Concern is growing around the presence of Perfluoro and Polyfluoro Alkyl Substances (PFAS)—a category of chemicals used as firefighting foam and for consumer products including Teflon®, water-resistant material, cleaning products, etc. Many states have developed guidelines for the detection, management, and remediation of these chemicals; NY and NJ are in the process of promulgating standards for multiple PFAS compounds. These standards mainly apply to groundwater and drinking water. However, some states including NY are also evaluating standards for PFAS in the soil.
On March 13, 2019, the NJDEP established an interim specific ground water quality standard for perfluorooctanoic acid (PFOA) and Perfluorooctanesulfonic Acid (PFOS) of 0.01 ug/L (10 ng/L).
In January of 2020, The New York DEC issued the Guidelines for Sampling and Analysis of Per- and Polyfluoroalkyl Substances (PFAS) Under NYSDEC’s Part 375 Remedial Programs. The DEC also issued interim PFAS standards for drinking water.
SESI Investigation Activities
SESI has conducted multiple PFAS soil and groundwater investigations at Sites in NY in accordance with the NYSDEC requirements using analysis with Modified USEPA Method 537 for 21 PFAS. We are presenting here six representative projects with 3 different population concentrations: urban (Brooklyn and Bronx); suburban (New Rochelle, and Peekskill); and rural (Catskills).
Soil analysis resulted in PFAS detection in 75 out of 76 Brooklyn site samples, 66 out of 88 Bronx site samples , 117 out of 117 in the Peekskill site samples, 25 out of the 60 New Rochelle site samples, and in 9 out of 11 Catskills site samples. It is worth noting that the soil samples at the Catskills site were biased towards the areas of the historic commercial activities, which included hotel and entertainment. The Brooklyn site had the highest number of PFAS constituents detected per sample and the highest average concentration. The highest detected concentrations in Brooklyn ranged between 13 and 8.9 ug/kg (ppb). The highest detected concentrations in the Bronx and Peekskill was PFOS at 62.6 ppb and 11.1, respectively. The Catskills site soil samples had the lowest number of PFAS constituents detected per sample and the lowest average concentration among the sites.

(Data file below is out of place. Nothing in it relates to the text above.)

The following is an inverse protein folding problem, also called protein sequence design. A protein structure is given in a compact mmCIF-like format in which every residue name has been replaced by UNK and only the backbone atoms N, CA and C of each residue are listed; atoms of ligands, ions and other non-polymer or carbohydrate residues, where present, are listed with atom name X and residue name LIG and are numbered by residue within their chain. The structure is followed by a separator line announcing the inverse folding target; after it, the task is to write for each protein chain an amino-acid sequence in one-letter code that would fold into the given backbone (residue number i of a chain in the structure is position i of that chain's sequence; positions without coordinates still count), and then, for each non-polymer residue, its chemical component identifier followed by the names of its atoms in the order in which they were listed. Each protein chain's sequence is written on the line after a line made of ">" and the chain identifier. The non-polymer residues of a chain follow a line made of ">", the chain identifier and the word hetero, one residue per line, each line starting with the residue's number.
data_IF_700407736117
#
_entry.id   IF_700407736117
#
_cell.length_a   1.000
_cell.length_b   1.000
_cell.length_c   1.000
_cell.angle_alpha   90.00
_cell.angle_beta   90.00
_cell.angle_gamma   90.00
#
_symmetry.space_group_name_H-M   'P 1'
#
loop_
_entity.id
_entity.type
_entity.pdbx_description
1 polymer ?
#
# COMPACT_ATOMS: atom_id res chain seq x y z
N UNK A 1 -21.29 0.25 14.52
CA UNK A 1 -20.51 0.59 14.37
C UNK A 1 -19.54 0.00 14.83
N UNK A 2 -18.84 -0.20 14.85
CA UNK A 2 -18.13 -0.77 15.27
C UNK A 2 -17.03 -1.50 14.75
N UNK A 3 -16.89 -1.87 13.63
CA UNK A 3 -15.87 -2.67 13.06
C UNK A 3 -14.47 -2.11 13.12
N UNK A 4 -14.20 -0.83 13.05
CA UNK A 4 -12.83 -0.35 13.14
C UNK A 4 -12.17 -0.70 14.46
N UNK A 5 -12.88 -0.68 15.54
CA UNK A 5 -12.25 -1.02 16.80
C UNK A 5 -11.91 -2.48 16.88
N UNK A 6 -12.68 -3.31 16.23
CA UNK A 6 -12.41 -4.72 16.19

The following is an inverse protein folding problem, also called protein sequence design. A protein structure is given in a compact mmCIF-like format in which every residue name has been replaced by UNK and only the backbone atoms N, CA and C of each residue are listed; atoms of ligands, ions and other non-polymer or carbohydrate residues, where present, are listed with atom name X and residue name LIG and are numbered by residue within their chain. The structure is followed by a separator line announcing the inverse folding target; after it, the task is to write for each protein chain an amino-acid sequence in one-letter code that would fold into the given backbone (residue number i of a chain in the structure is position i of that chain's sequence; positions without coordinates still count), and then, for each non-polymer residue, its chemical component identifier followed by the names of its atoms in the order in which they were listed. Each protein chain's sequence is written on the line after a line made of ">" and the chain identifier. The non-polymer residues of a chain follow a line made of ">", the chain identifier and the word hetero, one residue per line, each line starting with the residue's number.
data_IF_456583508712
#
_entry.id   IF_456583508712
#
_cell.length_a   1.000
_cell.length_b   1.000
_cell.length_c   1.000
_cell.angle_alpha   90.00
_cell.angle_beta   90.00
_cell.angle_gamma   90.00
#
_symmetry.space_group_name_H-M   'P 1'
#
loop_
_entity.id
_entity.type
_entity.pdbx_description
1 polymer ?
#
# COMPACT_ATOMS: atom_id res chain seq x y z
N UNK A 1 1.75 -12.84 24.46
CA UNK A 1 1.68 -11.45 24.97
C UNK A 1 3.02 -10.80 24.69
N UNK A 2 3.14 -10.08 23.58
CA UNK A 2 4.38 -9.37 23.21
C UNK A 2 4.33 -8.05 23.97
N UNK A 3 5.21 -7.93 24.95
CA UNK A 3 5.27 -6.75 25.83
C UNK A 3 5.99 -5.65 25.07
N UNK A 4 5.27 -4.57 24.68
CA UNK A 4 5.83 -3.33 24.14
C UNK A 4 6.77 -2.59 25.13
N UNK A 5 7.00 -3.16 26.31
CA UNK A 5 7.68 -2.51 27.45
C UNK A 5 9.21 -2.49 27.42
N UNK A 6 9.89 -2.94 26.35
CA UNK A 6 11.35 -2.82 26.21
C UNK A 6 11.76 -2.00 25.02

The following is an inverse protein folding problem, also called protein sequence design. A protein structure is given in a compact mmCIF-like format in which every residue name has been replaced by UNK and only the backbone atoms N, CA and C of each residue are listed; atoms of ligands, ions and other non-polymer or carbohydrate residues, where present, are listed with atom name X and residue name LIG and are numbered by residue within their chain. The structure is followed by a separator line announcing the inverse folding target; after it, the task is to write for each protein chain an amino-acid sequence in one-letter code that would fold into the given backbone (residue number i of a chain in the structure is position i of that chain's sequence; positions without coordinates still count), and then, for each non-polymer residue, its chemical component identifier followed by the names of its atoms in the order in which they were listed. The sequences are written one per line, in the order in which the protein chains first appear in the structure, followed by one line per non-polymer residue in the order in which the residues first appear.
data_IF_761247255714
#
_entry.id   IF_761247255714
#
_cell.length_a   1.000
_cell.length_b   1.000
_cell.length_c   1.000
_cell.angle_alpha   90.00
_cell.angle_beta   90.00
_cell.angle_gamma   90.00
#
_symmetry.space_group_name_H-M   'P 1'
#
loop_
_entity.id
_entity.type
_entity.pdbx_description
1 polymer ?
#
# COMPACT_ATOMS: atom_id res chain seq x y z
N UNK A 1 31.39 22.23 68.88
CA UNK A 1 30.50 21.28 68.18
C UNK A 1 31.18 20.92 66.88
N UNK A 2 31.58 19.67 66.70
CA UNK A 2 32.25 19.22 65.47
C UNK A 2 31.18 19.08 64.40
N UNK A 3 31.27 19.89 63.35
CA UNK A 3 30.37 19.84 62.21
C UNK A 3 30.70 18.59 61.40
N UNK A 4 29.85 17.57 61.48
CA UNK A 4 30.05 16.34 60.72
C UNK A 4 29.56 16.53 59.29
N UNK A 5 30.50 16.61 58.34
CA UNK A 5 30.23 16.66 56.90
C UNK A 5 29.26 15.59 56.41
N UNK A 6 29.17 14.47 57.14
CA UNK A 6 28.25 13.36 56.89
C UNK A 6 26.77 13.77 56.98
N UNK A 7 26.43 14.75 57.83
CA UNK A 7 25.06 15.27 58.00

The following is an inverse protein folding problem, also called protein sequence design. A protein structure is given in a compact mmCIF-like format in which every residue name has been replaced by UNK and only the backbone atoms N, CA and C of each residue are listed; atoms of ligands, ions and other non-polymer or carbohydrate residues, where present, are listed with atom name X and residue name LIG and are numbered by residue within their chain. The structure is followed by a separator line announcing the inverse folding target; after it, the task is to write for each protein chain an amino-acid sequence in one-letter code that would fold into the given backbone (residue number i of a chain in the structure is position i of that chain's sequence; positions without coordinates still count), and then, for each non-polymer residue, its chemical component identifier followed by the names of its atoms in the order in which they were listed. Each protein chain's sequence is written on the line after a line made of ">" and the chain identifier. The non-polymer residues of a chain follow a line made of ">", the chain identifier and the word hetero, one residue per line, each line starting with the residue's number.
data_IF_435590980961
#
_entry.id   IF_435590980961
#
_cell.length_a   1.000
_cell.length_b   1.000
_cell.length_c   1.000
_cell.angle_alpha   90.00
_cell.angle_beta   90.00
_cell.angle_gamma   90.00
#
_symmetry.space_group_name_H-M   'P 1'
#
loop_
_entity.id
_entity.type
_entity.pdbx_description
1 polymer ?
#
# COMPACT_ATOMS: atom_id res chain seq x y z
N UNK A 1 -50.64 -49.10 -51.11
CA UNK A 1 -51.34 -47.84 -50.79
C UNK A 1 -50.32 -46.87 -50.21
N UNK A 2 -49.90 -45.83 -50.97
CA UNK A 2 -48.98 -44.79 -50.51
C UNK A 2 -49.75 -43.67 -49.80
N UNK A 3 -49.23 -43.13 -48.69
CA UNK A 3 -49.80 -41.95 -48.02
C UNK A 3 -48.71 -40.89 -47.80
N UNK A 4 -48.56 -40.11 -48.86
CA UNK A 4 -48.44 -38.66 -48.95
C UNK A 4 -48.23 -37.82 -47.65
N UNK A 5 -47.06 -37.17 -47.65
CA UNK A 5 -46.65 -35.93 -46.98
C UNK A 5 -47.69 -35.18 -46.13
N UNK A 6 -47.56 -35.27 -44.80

Groundwater results showed similar trends but the PFAS compounds detected in groundwater were different than the compounds detected in soils. The Brooklyn groundwater sampling results identified PFAS in every well with concentration ranging from 0.29 to 75.5 ng/l (ppt). The Peekskill groundwater identified PFAS in every well with concentration ranging from 0.91 to 42.5 ng/l (ppt). The Bronx groundwater results ranged from 0.533 to 111 ng/l (ppt). The PFAS detections at the Catskill site were limited to within the area of the historic commercial operations. Generally, the detected concentrations in the Catskills site wells were lower than the concentrations at other urban or suburban sites.
The history of the sites discussed above does not include any uses of concentrated PFAS compounds, such as firefighting or manufacturing. The sample of sites presented is relatively small, but it represents sites with a variety of historic uses and population concentration. Based on this limited sample, PFAS appears to be more common in areas with higher populations, where daily common consumer products have higher chance of impacting the environment.
While many states have not determined guidelines, they are likely to follow in line. Understanding the sources, transport, and fate of PFAS detects during the remediation stages is crucial for any future remedy to meet the regulatory limits and requirements of these compounds. A conceptual site model detailed with extensive site history will be key in evaluating PFAS impacts. If you believe that PFAS materials may be present at your site, discuss with Fuad Dahan about testing and remediation.